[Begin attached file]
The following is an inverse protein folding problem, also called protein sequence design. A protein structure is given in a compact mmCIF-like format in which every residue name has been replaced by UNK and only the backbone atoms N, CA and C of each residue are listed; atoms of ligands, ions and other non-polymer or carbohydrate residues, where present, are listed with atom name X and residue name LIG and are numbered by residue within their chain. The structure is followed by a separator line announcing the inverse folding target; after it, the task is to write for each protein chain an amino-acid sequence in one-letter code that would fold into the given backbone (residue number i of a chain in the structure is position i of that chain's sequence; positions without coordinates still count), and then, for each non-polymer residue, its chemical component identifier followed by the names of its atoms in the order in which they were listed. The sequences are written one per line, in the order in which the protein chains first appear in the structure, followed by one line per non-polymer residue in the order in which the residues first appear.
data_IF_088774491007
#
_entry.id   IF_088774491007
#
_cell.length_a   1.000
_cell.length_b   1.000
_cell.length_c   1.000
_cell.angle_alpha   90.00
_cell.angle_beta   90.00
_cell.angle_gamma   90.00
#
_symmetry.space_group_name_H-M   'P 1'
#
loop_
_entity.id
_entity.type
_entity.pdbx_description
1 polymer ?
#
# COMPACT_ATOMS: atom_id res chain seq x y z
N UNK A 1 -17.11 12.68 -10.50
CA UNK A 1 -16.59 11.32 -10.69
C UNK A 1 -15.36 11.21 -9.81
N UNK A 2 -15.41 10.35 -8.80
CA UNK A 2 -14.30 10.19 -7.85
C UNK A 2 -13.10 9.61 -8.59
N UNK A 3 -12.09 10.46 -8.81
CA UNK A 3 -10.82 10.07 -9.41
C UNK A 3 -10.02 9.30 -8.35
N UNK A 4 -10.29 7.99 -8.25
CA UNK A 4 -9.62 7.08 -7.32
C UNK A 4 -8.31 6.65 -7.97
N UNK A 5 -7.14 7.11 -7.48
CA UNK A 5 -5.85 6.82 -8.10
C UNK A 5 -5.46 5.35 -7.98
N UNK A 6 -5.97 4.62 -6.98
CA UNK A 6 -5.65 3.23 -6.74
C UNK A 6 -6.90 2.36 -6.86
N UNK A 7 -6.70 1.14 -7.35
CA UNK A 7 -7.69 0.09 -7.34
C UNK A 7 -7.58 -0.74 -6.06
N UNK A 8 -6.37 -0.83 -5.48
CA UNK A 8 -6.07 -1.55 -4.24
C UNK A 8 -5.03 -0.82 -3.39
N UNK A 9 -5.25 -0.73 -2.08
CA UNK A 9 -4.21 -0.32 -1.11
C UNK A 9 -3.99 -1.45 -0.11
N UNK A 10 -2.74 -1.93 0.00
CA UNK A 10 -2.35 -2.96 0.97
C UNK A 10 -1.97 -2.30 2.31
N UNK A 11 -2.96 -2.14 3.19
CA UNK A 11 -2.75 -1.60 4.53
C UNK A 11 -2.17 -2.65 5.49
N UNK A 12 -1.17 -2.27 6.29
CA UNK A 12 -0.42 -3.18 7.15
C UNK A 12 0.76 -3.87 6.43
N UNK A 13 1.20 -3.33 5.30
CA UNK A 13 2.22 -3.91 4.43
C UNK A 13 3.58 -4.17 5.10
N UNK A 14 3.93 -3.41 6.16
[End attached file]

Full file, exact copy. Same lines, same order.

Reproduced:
The following is an inverse protein folding problem, also called protein sequence design. A protein structure is given in a compact mmCIF-like format in which every residue name has been replaced by UNK and only the backbone atoms N, CA and C of each residue are listed; atoms of ligands, ions and other non-polymer or carbohydrate residues, where present, are listed with atom name X and residue name LIG and are numbered by residue within their chain. The structure is followed by a separator line announcing the inverse folding target; after it, the task is to write for each protein chain an amino-acid sequence in one-letter code that would fold into the given backbone (residue number i of a chain in the structure is position i of that chain's sequence; positions without coordinates still count), and then, for each non-polymer residue, its chemical component identifier followed by the names of its atoms in the order in which they were listed. The sequences are written one per line, in the order in which the protein chains first appear in the structure, followed by one line per non-polymer residue in the order in which the residues first appear.
data_IF_088774491007
#
_entry.id   IF_088774491007
#
_cell.length_a   1.000
_cell.length_b   1.000
_cell.length_c   1.000
_cell.angle_alpha   90.00
_cell.angle_beta   90.00
_cell.angle_gamma   90.00
#
_symmetry.space_group_name_H-M   'P 1'
#
loop_
_entity.id
_entity.type
_entity.pdbx_description
1 polymer ?
#
# COMPACT_ATOMS: atom_id res chain seq x y z
N UNK A 1 -17.11 12.68 -10.50
CA UNK A 1 -16.59 11.32 -10.69
C UNK A 1 -15.36 11.21 -9.81
N UNK A 2 -15.41 10.35 -8.80
CA UNK A 2 -14.30 10.19 -7.85
C UNK A 2 -13.10 9.61 -8.59
N UNK A 3 -12.09 10.46 -8.81
CA UNK A 3 -10.82 10.07 -9.41
C UNK A 3 -10.02 9.30 -8.35
N UNK A 4 -10.29 7.99 -8.25
CA UNK A 4 -9.62 7.08 -7.32
C UNK A 4 -8.31 6.65 -7.97
N UNK A 5 -7.14 7.11 -7.48
CA UNK A 5 -5.85 6.82 -8.10
C UNK A 5 -5.46 5.35 -7.98
N UNK A 6 -5.97 4.62 -6.98
CA UNK A 6 -5.65 3.23 -6.74
C UNK A 6 -6.90 2.36 -6.86
N UNK A 7 -6.70 1.14 -7.35
CA UNK A 7 -7.69 0.09 -7.34
C UNK A 7 -7.58 -0.74 -6.06
N UNK A 8 -6.37 -0.83 -5.48
CA UNK A 8 -6.07 -1.55 -4.24
C UNK A 8 -5.03 -0.82 -3.39
N UNK A 9 -5.25 -0.73 -2.08
CA UNK A 9 -4.21 -0.32 -1.11
C UNK A 9 -3.99 -1.45 -0.11
N UNK A 10 -2.74 -1.93 0.00
CA UNK A 10 -2.35 -2.96 0.97
C UNK A 10 -1.97 -2.30 2.31
N UNK A 11 -2.96 -2.14 3.19
CA UNK A 11 -2.75 -1.60 4.53
C UNK A 11 -2.17 -2.65 5.49
N UNK A 12 -1.17 -2.27 6.29
CA UNK A 12 -0.42 -3.18 7.15
C UNK A 12 0.76 -3.87 6.43
N UNK A 13 1.20 -3.33 5.30
CA UNK A 13 2.22 -3.91 4.43
C UNK A 13 3.58 -4.17 5.10
N UNK A 14 3.93 -3.41 6.16